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Some programming languages (notably C++ and Objective-C) permit a
single function name to be defined several times, for application in
different contexts.  This is called "overloading".  When a function
name is overloaded, `break FUNCTION' is not enough to tell GDB where
you want a breakpoint.  If you realize this is a problem, you can use
something like `break FUNCTION(TYPES)' to specify which particular
version of the function you want.  Otherwise, GDB offers you a menu of
numbered choices for different possible breakpoints, and waits for your
selection with the prompt `>'.  The first two options are always `[0]
cancel' and `[1] all'.  Typing `1' sets a breakpoint at each definition
of FUNCTION, and typing `0' aborts the `break' command without setting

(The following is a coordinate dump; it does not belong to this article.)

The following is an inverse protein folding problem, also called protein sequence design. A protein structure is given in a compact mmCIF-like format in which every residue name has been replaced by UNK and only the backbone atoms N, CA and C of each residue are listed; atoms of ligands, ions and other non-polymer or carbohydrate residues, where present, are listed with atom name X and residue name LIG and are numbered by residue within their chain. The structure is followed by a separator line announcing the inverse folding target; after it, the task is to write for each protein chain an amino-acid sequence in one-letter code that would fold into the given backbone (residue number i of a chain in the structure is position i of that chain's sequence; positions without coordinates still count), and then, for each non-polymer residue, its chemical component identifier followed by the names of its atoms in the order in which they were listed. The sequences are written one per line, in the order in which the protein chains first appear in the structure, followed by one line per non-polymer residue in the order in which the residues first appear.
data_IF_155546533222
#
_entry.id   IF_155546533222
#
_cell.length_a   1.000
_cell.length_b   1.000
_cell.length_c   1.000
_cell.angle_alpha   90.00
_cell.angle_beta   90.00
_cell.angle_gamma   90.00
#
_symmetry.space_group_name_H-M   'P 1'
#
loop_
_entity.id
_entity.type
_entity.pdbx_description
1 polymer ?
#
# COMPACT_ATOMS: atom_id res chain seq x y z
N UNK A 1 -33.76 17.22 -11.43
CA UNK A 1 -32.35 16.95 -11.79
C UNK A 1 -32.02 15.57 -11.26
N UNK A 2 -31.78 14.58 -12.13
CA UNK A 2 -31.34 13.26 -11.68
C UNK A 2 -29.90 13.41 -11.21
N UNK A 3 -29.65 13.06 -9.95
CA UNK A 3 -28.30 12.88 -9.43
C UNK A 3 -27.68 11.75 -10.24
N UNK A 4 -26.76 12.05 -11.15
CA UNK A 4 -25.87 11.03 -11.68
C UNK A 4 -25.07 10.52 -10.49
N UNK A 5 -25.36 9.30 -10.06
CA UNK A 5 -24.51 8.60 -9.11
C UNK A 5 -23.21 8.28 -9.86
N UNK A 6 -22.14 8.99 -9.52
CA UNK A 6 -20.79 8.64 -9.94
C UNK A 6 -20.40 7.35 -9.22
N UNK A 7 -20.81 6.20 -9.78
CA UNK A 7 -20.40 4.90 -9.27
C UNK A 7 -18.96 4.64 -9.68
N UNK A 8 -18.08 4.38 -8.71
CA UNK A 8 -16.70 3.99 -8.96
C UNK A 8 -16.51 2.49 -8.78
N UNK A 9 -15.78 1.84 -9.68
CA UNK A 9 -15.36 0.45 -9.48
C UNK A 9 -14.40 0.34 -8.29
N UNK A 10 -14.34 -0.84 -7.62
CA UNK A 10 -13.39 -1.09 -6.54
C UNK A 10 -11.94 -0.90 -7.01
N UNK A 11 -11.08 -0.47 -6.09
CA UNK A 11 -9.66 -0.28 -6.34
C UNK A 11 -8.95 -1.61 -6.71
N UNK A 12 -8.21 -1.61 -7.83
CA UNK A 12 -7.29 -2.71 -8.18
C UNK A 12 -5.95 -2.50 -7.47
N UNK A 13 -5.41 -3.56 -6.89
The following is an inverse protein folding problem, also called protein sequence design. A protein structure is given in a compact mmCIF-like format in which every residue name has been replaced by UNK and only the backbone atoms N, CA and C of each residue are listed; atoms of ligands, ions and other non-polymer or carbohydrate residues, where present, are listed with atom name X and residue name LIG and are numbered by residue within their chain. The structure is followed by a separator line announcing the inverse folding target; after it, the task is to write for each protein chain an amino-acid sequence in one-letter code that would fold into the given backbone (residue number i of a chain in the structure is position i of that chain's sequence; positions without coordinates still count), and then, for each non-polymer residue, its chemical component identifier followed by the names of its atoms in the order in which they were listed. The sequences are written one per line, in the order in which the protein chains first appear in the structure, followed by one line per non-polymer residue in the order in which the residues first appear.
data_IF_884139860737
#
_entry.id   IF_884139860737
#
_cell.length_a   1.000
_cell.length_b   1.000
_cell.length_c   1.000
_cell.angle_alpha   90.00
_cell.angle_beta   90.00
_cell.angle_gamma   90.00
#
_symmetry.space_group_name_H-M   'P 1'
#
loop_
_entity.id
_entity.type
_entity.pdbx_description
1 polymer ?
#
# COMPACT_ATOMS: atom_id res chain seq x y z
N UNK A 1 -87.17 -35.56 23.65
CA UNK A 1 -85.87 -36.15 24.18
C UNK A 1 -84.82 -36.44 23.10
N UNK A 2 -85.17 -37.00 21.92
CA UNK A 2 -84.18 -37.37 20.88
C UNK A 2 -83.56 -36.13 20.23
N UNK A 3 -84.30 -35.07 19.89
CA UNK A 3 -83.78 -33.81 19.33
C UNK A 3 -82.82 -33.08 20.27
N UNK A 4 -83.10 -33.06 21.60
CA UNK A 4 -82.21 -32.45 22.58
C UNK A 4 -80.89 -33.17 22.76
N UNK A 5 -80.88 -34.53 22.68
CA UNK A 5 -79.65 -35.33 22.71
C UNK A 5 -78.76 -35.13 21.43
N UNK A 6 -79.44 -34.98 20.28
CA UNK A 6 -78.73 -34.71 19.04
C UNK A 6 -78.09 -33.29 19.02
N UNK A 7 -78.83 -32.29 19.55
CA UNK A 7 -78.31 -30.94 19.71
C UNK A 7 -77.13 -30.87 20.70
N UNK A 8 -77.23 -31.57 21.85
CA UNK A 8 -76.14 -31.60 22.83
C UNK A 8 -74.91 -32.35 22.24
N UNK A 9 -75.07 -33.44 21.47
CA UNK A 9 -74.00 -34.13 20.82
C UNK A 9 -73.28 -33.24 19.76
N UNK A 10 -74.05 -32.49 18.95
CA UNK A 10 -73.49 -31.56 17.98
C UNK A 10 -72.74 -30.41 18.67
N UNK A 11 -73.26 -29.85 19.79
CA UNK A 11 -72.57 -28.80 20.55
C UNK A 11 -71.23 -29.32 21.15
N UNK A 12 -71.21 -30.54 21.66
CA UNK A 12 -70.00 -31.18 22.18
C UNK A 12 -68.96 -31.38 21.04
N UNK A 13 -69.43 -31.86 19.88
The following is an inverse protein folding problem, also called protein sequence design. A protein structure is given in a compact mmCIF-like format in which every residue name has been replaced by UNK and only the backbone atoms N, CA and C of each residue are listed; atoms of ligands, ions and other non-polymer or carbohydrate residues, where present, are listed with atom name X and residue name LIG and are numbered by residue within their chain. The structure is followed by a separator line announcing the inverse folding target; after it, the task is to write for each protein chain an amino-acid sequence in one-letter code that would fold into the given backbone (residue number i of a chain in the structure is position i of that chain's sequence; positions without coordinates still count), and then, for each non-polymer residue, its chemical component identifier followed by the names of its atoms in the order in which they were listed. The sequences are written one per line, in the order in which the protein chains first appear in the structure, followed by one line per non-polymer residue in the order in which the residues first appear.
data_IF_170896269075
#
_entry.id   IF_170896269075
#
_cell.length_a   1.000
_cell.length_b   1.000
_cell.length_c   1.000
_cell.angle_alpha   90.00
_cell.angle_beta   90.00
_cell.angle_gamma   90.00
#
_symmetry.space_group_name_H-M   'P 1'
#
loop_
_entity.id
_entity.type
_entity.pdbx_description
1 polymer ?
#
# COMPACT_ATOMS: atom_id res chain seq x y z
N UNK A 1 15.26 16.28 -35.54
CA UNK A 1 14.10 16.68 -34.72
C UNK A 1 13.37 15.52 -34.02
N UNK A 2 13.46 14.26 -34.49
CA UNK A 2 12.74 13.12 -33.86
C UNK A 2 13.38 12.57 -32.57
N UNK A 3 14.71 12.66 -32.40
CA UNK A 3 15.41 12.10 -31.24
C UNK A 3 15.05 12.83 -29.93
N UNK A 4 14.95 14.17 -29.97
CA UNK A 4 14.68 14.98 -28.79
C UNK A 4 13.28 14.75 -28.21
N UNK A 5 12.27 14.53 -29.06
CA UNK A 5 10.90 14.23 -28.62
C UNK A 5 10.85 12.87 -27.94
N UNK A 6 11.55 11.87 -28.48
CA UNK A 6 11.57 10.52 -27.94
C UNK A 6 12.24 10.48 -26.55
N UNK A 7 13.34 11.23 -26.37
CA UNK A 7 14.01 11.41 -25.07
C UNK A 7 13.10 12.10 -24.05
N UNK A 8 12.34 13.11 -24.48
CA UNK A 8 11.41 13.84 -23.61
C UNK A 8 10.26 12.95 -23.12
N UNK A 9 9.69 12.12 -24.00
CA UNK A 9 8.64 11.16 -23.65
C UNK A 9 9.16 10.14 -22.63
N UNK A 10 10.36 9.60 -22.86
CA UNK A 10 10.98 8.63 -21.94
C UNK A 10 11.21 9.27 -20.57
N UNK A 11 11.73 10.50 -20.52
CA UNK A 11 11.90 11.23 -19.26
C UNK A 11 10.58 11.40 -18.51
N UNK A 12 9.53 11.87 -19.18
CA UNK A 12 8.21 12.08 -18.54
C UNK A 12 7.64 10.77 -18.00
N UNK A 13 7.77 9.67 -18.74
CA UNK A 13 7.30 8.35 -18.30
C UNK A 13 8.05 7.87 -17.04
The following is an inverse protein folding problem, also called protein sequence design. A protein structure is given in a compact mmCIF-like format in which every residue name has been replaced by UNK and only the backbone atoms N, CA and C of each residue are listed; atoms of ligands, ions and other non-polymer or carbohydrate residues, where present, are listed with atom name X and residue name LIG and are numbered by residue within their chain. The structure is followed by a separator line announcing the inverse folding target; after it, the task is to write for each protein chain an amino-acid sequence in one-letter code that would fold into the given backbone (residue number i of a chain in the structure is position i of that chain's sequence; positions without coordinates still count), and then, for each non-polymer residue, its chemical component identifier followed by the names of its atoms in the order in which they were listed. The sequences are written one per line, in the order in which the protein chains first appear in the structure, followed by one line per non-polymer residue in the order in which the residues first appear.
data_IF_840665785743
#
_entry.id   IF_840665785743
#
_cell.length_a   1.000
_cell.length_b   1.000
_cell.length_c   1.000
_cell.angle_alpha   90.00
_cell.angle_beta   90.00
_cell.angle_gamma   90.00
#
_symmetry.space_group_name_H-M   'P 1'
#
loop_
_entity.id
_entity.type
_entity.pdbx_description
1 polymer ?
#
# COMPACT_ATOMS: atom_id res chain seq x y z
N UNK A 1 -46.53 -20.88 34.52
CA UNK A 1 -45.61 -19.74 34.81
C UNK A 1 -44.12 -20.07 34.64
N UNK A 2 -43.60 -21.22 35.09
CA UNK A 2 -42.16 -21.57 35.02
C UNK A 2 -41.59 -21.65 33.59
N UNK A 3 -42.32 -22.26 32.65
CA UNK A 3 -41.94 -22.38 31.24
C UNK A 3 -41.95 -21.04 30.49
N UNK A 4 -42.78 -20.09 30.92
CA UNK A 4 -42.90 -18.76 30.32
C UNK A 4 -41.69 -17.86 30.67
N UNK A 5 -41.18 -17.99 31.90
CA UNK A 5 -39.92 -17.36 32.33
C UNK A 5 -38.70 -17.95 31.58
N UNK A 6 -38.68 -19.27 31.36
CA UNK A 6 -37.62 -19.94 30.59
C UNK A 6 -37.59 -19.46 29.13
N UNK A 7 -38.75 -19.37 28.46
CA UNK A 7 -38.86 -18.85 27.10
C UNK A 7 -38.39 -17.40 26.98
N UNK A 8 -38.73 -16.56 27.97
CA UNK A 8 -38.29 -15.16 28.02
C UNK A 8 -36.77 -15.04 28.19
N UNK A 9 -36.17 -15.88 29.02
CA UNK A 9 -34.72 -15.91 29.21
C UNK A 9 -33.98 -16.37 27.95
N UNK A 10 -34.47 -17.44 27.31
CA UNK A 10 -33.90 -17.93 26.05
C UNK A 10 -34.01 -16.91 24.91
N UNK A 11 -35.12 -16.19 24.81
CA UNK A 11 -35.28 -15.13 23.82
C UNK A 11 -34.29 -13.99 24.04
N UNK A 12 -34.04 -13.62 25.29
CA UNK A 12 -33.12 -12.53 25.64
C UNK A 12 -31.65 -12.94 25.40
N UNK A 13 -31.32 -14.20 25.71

any new breakpoints.
   For example, the following session excerpt shows an attempt to set a
breakpoint at the overloaded symbol `String::after'.  We choose three
particular definitions of that function name:
     (gdb) b String::after
     [0] cancel
     [1] all
     [2]; line number:867
     [3]; line number:860
     [4]; line number:875
     [5]; line number:853
     [6]; line number:846
     [7]; line number:735
     > 2 4 6
     Breakpoint 1 at 0xb26c: file, line 867.
     Breakpoint 2 at 0xb344: file, line 875.
     Breakpoint 3 at 0xafcc: file, line 846.
     Multiple breakpoints were set.
     Use the "delete" command to delete unwanted